CS: It’s been a great experience. The truth is, I never meant it to be a series. I wrote Swann’s Last Song as a stand-alone, as you can probably tell by the title. But much to my surprise it was nominated for a Shamus Award for Best First PI Novel and when I lost I got a little pissed off and decided to keep writing them until I won something. But that wore off pretty quick when I also realized I could write about so many different issues through Swann, and explore so many different worlds. Now I half-joke that I’ll keep writing them until I run out of “cute” titles.
And now I’ve actually started on a fifth Swann, it’s tentatively called, Swann’s Down, and the only reason I’m writing it is because two new plot lines came to me plus I realized that I hadn’t really explored the relationship between Swann and Goldblatt enough. So one of the cases involves his partner.
KB: What do you feel is the most difficult part of seeing a book come to fruition?
CS: It’s all difficult for me, but the most difficult is actually getting me to sit down at the computer and write. It was tough enough but several years ago due to the result of knee surgery, I began to suffer from chronic pain and now I have an excuse not to sit at the computer for too long. Fortunately, I’m a very fast typist and I can focus quite well when I actually do sit down to work.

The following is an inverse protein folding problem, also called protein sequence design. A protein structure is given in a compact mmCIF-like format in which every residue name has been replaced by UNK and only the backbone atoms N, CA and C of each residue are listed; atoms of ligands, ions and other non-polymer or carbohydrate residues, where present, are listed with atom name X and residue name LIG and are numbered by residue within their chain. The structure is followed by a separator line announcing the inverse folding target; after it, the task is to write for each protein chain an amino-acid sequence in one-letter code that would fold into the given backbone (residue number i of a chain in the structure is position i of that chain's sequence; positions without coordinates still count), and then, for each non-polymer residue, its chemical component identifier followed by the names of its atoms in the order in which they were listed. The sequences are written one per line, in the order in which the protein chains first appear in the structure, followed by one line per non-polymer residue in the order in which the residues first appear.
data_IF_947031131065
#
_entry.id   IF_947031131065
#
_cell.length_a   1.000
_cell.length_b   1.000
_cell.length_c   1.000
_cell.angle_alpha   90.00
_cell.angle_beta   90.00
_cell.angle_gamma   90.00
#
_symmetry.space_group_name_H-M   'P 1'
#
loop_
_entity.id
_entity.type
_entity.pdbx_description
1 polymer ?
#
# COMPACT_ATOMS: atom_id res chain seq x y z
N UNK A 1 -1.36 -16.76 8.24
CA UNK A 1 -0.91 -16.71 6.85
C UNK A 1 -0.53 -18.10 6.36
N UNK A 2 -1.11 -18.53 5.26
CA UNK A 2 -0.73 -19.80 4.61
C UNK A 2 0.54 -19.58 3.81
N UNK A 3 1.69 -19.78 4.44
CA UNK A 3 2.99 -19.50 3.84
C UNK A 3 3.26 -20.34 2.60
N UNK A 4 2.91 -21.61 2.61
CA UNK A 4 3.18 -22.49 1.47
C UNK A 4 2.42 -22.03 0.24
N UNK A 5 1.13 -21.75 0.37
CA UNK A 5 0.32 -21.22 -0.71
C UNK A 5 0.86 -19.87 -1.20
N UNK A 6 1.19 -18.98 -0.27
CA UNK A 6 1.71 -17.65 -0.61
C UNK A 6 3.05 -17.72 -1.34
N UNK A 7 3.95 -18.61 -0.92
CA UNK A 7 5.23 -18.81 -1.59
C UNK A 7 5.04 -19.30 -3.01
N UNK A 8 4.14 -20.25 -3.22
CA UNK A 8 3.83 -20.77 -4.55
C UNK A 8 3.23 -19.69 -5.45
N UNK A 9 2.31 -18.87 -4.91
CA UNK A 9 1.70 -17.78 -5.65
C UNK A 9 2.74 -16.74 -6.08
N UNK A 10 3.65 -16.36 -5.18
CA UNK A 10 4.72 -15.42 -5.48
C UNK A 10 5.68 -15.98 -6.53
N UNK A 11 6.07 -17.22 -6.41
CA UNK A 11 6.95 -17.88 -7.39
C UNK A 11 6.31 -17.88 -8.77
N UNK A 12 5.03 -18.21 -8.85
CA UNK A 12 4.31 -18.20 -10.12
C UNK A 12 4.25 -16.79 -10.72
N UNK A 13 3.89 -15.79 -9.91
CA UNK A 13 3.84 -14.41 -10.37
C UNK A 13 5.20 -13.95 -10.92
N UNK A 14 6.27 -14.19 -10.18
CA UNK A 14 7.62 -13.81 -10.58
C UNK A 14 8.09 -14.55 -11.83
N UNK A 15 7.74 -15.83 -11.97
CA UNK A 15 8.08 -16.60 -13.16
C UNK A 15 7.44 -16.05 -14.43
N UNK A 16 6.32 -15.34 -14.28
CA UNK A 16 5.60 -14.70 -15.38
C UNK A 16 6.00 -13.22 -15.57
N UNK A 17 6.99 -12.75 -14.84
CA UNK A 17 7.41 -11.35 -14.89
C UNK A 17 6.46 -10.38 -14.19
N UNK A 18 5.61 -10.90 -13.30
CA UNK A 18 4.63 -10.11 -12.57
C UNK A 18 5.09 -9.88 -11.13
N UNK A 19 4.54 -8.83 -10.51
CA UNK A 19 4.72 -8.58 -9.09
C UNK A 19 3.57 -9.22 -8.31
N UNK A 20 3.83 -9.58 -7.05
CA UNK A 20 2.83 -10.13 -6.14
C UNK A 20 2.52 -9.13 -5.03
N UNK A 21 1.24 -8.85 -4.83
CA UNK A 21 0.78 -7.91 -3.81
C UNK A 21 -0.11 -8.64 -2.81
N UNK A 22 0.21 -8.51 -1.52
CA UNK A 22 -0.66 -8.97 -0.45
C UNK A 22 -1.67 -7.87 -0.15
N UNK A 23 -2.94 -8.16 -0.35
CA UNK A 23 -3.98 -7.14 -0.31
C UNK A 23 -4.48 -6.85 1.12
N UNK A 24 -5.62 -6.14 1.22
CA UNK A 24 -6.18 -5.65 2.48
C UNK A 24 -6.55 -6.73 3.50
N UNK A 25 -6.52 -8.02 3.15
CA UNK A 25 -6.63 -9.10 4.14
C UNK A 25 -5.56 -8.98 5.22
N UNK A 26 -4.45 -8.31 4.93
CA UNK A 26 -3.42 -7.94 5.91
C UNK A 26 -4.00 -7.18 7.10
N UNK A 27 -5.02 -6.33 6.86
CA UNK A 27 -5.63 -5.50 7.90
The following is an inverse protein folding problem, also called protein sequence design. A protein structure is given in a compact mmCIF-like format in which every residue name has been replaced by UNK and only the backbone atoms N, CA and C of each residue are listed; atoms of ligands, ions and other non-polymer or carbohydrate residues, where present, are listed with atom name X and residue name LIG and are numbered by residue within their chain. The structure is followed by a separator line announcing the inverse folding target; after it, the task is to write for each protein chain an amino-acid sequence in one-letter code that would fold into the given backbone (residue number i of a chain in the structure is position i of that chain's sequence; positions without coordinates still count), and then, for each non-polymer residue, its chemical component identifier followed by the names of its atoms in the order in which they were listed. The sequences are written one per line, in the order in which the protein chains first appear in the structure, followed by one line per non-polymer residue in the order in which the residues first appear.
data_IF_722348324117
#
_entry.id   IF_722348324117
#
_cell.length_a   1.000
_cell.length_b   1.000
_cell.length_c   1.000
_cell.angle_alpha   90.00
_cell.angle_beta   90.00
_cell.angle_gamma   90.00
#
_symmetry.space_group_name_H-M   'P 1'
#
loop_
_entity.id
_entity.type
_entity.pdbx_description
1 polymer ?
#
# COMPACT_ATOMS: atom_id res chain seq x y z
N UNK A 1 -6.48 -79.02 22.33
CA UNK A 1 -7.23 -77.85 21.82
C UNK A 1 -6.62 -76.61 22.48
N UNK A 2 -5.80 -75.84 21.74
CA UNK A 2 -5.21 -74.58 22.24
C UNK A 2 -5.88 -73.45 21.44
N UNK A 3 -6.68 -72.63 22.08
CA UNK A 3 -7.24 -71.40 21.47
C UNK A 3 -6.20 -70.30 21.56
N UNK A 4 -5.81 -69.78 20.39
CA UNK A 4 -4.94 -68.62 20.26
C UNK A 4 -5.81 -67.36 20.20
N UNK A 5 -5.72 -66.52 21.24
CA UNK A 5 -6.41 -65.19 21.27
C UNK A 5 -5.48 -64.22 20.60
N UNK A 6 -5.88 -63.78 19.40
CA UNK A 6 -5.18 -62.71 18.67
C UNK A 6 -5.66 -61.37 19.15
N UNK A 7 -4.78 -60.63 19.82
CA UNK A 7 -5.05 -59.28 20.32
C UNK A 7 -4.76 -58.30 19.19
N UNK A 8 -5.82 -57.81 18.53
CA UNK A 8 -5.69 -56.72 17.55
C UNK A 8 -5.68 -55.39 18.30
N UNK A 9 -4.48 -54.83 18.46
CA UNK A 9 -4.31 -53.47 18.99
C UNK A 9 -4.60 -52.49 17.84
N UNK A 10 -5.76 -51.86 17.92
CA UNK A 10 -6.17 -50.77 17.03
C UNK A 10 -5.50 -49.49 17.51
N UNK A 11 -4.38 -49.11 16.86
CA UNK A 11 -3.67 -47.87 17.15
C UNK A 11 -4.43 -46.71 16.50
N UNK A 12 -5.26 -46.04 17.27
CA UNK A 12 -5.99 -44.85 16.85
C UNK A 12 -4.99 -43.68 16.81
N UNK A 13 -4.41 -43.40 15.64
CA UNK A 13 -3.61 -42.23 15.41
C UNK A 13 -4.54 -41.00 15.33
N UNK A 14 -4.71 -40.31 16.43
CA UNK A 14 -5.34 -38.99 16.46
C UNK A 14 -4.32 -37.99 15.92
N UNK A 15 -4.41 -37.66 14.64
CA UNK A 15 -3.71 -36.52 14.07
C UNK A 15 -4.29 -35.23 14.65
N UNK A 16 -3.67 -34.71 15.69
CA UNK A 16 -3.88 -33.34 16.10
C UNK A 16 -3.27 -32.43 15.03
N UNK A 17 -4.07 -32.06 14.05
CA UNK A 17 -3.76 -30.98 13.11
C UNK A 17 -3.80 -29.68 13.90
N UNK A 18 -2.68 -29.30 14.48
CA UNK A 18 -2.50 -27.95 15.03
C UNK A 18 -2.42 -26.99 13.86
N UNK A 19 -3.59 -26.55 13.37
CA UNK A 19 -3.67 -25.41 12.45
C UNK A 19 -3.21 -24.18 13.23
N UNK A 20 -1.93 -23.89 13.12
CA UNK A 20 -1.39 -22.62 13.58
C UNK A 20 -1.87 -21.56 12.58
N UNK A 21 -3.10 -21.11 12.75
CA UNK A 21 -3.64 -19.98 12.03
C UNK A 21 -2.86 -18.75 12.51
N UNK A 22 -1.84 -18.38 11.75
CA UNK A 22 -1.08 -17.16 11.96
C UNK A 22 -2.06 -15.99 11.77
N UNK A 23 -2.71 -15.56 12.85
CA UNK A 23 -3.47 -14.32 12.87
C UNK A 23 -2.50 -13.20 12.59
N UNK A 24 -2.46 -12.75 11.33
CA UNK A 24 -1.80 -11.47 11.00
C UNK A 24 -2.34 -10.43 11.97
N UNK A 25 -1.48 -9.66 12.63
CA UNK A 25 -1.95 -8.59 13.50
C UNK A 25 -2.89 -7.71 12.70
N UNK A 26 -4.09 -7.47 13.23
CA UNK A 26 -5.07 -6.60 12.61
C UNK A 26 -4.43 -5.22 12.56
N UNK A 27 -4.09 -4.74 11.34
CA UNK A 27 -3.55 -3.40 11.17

The other part of a book that’s most difficult for me is the plot. I’m not an outliner. I just start writing with a character or character in mind, and a general direction, but I don’t know what’s going to happen on the next page, or even the next paragraph, until I write it. So, I’m always kind of challenging myself. And that can be a little scary at times. Fortunately, at least so far, I’ve been able to get through each book without knowing where I’m going.
KB: Do you have any advice for those looking to publish a book?